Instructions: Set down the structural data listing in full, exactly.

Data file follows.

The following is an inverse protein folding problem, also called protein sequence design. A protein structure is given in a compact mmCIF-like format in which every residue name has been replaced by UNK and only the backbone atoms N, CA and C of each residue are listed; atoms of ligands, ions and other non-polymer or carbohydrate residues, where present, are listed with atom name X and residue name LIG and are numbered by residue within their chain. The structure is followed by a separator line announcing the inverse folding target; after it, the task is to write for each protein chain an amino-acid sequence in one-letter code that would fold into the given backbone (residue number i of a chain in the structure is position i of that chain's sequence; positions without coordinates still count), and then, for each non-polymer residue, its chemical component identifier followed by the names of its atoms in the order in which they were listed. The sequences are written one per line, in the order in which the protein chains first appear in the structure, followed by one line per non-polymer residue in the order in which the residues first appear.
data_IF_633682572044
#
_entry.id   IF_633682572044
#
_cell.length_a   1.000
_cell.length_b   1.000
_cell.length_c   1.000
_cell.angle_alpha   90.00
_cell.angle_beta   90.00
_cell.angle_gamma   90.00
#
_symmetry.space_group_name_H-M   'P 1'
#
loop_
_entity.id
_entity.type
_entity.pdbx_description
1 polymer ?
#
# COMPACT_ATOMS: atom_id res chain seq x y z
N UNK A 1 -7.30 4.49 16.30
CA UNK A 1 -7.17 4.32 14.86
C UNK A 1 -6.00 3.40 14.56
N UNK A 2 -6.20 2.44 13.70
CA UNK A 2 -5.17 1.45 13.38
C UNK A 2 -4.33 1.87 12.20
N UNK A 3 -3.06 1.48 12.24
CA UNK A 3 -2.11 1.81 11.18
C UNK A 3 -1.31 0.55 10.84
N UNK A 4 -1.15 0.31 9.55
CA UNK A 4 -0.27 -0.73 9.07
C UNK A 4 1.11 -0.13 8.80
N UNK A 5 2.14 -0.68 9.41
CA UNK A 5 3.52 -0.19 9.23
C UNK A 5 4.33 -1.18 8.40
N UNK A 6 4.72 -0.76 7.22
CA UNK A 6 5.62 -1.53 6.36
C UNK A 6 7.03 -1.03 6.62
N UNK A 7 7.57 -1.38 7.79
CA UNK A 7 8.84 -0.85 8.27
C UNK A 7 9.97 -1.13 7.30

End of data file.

The following is an inverse protein folding problem, also called protein sequence design. A protein structure is given in a compact mmCIF-like format in which every residue name has been replaced by UNK and only the backbone atoms N, CA and C of each residue are listed; atoms of ligands, ions and other non-polymer or carbohydrate residues, where present, are listed with atom name X and residue name LIG and are numbered by residue within their chain. The structure is followed by a separator line announcing the inverse folding target; after it, the task is to write for each protein chain an amino-acid sequence in one-letter code that would fold into the given backbone (residue number i of a chain in the structure is position i of that chain's sequence; positions without coordinates still count), and then, for each non-polymer residue, its chemical component identifier followed by the names of its atoms in the order in which they were listed. The sequences are written one per line, in the order in which the protein chains first appear in the structure, followed by one line per non-polymer residue in the order in which the residues first appear.
data_IF_633682572044
#
_entry.id   IF_633682572044
#
_cell.length_a   1.000
_cell.length_b   1.000
_cell.length_c   1.000
_cell.angle_alpha   90.00
_cell.angle_beta   90.00
_cell.angle_gamma   90.00
#
_symmetry.space_group_name_H-M   'P 1'
#
loop_
_entity.id
_entity.type
_entity.pdbx_description
1 polymer ?
#
# COMPACT_ATOMS: atom_id res chain seq x y z
N UNK A 1 -7.30 4.49 16.30
CA UNK A 1 -7.17 4.32 14.86
C UNK A 1 -6.00 3.40 14.56
N UNK A 2 -6.20 2.44 13.70
CA UNK A 2 -5.17 1.45 13.38
C UNK A 2 -4.33 1.87 12.20
N UNK A 3 -3.06 1.48 12.24
CA UNK A 3 -2.11 1.81 11.18
C UNK A 3 -1.31 0.55 10.84
N UNK A 4 -1.15 0.31 9.55
CA UNK A 4 -0.27 -0.73 9.07
C UNK A 4 1.11 -0.13 8.80
N UNK A 5 2.14 -0.68 9.41
CA UNK A 5 3.52 -0.19 9.23
C UNK A 5 4.33 -1.18 8.40
N UNK A 6 4.72 -0.76 7.22
CA UNK A 6 5.62 -1.53 6.36
C UNK A 6 7.03 -1.03 6.62
N UNK A 7 7.57 -1.38 7.79
CA UNK A 7 8.84 -0.85 8.27
C UNK A 7 9.97 -1.13 7.30